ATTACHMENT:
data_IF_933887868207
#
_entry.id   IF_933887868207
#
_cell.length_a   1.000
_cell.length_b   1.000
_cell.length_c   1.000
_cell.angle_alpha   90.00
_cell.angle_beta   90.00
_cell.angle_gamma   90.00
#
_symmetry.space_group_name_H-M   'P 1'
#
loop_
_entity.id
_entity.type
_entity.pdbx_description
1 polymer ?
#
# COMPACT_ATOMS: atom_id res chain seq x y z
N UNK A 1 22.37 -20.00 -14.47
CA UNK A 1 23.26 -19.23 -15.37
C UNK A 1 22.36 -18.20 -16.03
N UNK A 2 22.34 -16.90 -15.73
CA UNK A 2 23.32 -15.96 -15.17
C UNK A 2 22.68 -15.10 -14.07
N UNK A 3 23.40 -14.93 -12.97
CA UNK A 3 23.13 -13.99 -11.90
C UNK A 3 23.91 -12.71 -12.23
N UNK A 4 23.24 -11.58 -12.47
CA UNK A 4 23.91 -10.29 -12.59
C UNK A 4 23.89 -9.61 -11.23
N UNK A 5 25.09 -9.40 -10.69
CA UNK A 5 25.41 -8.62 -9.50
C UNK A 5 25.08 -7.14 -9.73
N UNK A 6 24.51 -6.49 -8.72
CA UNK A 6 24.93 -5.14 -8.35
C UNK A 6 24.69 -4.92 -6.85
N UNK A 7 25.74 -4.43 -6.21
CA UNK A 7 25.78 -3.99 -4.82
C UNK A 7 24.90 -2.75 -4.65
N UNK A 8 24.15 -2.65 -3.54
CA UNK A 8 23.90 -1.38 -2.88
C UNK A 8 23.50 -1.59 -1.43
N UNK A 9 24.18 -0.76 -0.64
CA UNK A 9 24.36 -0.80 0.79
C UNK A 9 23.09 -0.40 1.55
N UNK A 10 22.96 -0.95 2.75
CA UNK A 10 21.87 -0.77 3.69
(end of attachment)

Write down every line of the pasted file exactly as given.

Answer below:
data_IF_933887868207
#
_entry.id   IF_933887868207
#
_cell.length_a   1.000
_cell.length_b   1.000
_cell.length_c   1.000
_cell.angle_alpha   90.00
_cell.angle_beta   90.00
_cell.angle_gamma   90.00
#
_symmetry.space_group_name_H-M   'P 1'
#
loop_
_entity.id
_entity.type
_entity.pdbx_description
1 polymer ?
#
# COMPACT_ATOMS: atom_id res chain seq x y z
N UNK A 1 22.37 -20.00 -14.47
CA UNK A 1 23.26 -19.23 -15.37
C UNK A 1 22.36 -18.20 -16.03
N UNK A 2 22.34 -16.90 -15.73
CA UNK A 2 23.32 -15.96 -15.17
C UNK A 2 22.68 -15.10 -14.07
N UNK A 3 23.40 -14.93 -12.97
CA UNK A 3 23.13 -13.99 -11.90
C UNK A 3 23.91 -12.71 -12.23
N UNK A 4 23.24 -11.58 -12.47
CA UNK A 4 23.91 -10.29 -12.59
C UNK A 4 23.89 -9.61 -11.23
N UNK A 5 25.09 -9.40 -10.69
CA UNK A 5 25.41 -8.62 -9.50
C UNK A 5 25.08 -7.14 -9.73
N UNK A 6 24.51 -6.49 -8.72
CA UNK A 6 24.93 -5.14 -8.35
C UNK A 6 24.69 -4.92 -6.85
N UNK A 7 25.74 -4.43 -6.21
CA UNK A 7 25.78 -3.99 -4.82
C UNK A 7 24.90 -2.75 -4.65
N UNK A 8 24.15 -2.65 -3.54
CA UNK A 8 23.90 -1.38 -2.88
C UNK A 8 23.50 -1.59 -1.43
N UNK A 9 24.18 -0.76 -0.64
CA UNK A 9 24.36 -0.80 0.79
C UNK A 9 23.09 -0.40 1.55
N UNK A 10 22.96 -0.95 2.75
CA UNK A 10 21.87 -0.77 3.69